Don't assume you know what everyone's use case will be.

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@SGrondin

SGrondin Dec 21, 2014

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Fair enough.

if limiters[key]?
limiters[key]
else
limiters[key] = makeLimiter()

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@taoeffect

taoeffect Dec 20, 2014

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Can't this be written like so? limiters[key] || (limiters[key] = makeLimiter()) or limiters[key] ? (limiters[key] = makeLimiter()) (forget the difference)

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@SGrondin

SGrondin Dec 21, 2014

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It can but I personally hate using || for assignment because it uses the weak equality of Javascript, and that's probably Javascript's single most dangerous feature. I should probably make it a one-liner with if .. then .. else ..

@server = http.createServer(@callback.bind(@)) or gErr "http create"
@server = http.createServer((req, res) =>
key = "http-#{req.connection?.remoteAddress}"
limiter = gThrottle key, -> new Bottleneck 2, 150, 10, Bottleneck.strategy.OVERFLOW

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@taoeffect

taoeffect Dec 20, 2014

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Make sure to make these configurable too.

@log.debug gLineInfo "Tunnel: "+host

key = "https-#{c.remoteAddress}"
limiter = gThrottle key, -> new Bottleneck 2, 150, 10, Bottleneck.strategy.OVERFLOW

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@taoeffect

taoeffect Dec 20, 2014

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Hmm... I'm just observing that if we have a limiter here, then the limiter for HTTP is redundant, right?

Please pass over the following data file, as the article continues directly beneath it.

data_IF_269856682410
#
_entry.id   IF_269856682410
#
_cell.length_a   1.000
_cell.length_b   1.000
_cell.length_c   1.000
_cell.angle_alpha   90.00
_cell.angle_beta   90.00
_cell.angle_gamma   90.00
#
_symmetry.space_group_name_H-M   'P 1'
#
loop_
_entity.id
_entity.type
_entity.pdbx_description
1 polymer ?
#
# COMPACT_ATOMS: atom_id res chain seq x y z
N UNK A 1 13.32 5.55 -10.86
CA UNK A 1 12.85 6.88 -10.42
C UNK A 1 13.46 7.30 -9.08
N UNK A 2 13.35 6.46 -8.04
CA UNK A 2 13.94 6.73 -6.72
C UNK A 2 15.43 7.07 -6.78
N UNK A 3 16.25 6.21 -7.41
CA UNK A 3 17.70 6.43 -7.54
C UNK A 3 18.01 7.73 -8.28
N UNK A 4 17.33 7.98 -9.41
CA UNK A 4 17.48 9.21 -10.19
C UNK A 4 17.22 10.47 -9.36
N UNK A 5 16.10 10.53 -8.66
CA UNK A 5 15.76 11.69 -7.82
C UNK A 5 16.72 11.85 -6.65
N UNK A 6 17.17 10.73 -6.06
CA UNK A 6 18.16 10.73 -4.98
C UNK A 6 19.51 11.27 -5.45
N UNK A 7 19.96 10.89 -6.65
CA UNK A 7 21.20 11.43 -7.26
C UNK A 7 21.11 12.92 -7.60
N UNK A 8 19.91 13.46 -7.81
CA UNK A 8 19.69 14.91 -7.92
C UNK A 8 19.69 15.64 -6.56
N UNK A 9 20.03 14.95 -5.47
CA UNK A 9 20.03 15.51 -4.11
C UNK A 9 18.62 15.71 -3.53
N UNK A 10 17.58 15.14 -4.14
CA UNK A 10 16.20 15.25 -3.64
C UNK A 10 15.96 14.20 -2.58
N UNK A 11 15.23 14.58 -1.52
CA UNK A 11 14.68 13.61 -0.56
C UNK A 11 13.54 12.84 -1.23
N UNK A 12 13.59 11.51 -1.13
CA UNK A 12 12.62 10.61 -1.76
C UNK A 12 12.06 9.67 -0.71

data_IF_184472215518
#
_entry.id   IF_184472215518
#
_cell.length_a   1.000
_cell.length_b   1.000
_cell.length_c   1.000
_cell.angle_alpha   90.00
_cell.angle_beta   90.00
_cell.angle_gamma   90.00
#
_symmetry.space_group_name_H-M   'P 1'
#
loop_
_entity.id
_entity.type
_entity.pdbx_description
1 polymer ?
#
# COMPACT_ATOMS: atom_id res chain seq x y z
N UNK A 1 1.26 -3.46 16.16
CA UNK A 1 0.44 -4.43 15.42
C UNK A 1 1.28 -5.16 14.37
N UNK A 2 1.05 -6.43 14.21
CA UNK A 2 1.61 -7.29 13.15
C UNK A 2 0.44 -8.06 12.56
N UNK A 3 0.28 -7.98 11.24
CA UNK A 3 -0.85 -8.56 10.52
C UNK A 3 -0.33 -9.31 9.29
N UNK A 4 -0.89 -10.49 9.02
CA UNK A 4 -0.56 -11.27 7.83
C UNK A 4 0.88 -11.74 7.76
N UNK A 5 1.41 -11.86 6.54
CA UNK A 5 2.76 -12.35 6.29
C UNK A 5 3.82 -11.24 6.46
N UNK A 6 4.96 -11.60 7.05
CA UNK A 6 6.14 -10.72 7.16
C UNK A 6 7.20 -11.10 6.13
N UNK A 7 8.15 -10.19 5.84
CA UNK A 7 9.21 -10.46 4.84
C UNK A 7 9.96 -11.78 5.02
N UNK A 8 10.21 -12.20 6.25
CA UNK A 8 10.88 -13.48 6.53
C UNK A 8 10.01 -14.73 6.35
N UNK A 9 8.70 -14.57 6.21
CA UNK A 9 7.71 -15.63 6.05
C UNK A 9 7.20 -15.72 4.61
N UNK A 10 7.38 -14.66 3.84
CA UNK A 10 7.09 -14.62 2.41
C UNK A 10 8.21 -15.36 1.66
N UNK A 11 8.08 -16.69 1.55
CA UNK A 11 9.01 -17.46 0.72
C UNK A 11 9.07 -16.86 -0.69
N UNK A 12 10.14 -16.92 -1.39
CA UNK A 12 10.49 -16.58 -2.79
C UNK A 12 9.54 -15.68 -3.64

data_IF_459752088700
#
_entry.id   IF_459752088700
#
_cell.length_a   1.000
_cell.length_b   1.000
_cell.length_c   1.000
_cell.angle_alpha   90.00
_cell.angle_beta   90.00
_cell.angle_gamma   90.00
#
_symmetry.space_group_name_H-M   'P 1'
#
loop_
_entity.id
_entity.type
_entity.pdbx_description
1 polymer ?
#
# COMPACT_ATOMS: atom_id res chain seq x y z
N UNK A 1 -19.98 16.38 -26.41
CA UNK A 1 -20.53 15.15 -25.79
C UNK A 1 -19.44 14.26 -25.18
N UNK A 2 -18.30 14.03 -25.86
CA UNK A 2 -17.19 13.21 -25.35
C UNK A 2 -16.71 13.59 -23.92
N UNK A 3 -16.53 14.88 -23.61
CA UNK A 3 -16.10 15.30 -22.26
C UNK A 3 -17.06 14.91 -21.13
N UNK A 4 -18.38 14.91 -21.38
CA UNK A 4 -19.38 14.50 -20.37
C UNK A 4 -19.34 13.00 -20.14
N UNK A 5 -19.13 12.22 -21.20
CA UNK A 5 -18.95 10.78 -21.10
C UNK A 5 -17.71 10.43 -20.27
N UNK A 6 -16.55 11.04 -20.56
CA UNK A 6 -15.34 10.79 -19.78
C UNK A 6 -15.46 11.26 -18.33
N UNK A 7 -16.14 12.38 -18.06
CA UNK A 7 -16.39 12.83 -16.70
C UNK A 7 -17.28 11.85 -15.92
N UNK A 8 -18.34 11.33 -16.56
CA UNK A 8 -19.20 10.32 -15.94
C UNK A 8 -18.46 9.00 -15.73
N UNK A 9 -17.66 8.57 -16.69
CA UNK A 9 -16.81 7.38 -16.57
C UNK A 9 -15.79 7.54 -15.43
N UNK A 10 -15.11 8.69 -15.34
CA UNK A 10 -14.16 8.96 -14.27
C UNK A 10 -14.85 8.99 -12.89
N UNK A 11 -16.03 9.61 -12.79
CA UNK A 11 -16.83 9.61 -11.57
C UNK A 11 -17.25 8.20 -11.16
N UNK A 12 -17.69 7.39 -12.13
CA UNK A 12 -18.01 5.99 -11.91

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@SGrondin

SGrondin Dec 21, 2014

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No, because HTTP is accessible directly AND HTTPS (443) also serves Unblock, does SNI forwarding, etc etc.

@taoeffect

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commented Dec 20, 2014

Note to self: after @SGrondin address this set of comments, double-check that cb for the bottlenecks are properly called everywhere. @SGrondin, maybe you can double-check all those code-paths too just to ensure we don't have any surprises.

@SGrondin

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commented Dec 21, 2014

OH YES! It's extremely important. I spent 90% of the time implementing this feature making sure every single code path calls its callback, it'd be great if you could check to make sure I didn't leave something out. Btw in the case of DNS, make sure that cb is called AFTER the domain has been resolved and the response sent back to the user.

SGrondin added a commit that referenced this pull request Dec 21, 2014

@SGrondin SGrondin merged commit 748e9cf into dev Dec 21, 2014

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commented on 5e985d6 Dec 25, 2014

👍 Great job.